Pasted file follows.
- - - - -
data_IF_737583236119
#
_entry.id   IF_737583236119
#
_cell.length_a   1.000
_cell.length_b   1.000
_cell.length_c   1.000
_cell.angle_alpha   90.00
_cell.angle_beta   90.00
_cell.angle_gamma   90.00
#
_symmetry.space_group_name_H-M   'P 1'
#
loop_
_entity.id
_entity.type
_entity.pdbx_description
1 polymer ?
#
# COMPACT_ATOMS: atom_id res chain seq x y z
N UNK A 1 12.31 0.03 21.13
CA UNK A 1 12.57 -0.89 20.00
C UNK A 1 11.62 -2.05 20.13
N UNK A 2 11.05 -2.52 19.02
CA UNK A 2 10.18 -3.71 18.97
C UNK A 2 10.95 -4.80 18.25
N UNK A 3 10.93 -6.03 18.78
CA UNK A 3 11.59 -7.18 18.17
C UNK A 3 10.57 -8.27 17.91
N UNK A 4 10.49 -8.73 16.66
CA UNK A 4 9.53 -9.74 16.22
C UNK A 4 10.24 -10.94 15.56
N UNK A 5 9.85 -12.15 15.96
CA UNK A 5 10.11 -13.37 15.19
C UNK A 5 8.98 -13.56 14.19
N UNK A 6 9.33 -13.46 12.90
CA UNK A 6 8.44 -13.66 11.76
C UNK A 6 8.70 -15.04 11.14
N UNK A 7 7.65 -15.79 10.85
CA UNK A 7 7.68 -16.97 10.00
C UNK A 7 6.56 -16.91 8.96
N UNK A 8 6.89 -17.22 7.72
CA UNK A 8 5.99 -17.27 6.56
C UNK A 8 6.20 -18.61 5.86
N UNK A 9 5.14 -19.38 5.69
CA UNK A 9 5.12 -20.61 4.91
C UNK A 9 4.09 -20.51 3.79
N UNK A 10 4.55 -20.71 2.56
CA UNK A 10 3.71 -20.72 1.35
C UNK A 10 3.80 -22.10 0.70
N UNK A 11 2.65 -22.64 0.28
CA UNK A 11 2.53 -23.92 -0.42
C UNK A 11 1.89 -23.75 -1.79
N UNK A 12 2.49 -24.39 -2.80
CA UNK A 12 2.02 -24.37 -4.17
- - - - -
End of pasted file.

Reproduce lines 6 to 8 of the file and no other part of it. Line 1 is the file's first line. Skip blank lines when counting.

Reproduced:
_cell.length_b   1.000
_cell.length_c   1.000
_cell.angle_alpha   90.00